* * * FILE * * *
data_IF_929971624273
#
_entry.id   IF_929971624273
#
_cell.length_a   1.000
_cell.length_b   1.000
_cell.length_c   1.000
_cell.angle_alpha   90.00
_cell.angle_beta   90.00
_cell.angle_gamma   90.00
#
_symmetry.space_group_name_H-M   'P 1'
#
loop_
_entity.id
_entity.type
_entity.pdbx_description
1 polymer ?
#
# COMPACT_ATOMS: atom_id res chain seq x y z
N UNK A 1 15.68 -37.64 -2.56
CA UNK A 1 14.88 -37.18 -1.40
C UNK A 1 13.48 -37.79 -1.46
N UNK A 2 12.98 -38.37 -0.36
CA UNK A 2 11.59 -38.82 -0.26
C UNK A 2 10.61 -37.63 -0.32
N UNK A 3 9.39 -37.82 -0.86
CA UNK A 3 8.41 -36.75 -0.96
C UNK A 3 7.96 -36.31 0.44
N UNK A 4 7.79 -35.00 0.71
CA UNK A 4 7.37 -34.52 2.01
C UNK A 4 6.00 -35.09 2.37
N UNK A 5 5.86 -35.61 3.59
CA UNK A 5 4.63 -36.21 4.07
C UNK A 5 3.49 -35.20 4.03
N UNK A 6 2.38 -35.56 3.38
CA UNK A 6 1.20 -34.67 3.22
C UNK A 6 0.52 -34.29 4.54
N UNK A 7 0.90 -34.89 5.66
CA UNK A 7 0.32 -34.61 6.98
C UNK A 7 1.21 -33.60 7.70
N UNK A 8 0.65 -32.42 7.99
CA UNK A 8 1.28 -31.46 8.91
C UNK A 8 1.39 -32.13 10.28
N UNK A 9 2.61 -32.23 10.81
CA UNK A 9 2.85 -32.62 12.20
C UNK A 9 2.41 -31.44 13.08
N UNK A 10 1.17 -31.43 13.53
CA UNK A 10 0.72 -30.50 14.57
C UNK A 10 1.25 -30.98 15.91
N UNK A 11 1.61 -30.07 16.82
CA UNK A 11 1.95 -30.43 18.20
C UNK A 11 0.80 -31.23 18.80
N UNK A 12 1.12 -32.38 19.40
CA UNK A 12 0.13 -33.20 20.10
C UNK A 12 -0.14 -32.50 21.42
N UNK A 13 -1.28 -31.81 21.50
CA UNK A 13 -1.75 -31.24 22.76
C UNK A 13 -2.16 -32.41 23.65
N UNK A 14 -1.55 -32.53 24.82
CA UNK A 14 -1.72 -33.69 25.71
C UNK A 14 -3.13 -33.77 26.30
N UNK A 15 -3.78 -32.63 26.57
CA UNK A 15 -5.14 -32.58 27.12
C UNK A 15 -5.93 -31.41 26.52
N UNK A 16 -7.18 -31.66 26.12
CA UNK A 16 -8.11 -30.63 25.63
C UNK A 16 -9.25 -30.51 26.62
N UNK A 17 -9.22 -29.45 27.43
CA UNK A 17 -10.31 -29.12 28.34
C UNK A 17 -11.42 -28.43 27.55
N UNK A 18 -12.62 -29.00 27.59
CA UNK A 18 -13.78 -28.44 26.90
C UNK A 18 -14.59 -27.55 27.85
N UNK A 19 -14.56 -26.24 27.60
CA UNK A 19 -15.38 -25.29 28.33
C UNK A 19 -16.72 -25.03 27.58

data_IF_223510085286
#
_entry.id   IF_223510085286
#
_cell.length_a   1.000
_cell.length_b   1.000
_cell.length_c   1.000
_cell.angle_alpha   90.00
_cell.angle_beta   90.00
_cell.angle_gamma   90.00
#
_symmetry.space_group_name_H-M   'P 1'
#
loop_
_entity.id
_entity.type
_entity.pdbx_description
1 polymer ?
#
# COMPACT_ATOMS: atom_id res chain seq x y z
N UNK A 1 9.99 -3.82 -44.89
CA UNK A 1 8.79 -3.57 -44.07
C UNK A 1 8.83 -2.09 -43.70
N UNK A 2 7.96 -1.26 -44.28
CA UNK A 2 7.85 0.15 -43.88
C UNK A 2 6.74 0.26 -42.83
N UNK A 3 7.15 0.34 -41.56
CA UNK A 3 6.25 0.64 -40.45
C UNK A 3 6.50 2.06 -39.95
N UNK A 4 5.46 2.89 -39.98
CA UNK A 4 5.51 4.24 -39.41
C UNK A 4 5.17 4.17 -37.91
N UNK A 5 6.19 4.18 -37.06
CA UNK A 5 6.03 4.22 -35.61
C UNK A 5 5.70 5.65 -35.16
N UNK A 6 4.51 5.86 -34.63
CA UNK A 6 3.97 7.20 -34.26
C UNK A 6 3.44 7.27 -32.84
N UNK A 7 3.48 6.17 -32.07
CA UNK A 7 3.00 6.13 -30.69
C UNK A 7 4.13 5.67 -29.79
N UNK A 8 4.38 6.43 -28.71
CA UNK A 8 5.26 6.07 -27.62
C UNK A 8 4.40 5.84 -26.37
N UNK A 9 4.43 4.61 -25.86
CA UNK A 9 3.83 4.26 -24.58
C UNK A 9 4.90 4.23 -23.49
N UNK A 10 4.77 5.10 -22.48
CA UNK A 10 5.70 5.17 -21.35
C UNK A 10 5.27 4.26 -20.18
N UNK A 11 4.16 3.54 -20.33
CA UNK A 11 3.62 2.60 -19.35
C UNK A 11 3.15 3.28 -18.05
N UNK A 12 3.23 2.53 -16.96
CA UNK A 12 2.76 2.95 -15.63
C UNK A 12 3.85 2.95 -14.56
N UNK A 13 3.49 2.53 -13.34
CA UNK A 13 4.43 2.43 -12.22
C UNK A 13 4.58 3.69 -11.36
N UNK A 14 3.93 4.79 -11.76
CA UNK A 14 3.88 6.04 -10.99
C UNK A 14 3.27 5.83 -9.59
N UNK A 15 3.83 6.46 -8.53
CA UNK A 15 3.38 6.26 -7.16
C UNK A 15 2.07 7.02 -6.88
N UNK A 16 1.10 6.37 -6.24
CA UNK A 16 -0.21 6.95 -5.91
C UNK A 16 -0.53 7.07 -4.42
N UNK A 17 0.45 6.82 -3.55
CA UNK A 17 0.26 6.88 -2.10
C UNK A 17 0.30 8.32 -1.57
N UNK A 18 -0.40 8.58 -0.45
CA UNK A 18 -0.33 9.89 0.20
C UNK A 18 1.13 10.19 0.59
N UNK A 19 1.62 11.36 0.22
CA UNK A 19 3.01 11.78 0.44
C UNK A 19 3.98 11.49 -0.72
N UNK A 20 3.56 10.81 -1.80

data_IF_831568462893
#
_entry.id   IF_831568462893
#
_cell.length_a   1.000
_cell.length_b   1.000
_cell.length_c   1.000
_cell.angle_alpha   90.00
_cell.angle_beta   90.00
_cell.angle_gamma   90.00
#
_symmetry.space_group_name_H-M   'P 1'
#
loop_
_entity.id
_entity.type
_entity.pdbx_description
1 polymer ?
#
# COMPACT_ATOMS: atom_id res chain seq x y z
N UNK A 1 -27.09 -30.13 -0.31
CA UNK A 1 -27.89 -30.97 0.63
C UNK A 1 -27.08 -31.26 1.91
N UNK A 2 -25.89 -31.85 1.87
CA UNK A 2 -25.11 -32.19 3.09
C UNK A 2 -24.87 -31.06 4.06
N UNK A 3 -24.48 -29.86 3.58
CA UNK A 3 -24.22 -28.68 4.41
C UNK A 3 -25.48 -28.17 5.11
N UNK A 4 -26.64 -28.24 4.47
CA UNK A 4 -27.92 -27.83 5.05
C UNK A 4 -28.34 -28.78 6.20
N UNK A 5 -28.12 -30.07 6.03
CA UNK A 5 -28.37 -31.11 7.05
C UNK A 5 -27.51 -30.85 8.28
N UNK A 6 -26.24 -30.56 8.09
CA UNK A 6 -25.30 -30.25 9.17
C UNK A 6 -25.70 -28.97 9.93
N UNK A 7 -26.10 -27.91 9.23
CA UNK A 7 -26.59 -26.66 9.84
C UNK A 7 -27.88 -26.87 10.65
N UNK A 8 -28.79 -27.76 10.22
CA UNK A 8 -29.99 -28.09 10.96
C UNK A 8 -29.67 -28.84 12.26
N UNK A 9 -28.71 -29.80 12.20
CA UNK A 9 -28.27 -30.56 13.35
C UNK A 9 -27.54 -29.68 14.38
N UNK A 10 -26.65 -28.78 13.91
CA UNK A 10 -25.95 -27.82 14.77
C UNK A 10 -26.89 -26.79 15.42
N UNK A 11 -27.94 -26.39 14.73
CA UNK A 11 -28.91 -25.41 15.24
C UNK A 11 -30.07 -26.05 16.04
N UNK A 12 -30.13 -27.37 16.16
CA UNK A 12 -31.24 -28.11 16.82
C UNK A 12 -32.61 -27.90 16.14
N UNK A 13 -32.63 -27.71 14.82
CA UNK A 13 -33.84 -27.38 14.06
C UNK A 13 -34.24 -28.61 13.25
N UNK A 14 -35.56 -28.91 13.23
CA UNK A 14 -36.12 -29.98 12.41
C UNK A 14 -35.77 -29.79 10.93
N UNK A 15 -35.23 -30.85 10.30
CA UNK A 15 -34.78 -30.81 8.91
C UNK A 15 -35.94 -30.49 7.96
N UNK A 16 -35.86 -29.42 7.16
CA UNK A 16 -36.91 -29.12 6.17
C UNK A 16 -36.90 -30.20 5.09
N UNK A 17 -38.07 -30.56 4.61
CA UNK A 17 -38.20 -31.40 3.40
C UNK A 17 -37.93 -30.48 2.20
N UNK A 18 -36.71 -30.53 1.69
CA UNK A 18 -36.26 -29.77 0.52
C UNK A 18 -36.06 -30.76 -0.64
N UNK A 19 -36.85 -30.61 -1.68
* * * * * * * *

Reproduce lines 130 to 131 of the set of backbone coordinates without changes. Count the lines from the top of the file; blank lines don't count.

C UNK A 11 3.15 3.28 -18.05
N UNK A 12 3.23 2.53 -16.96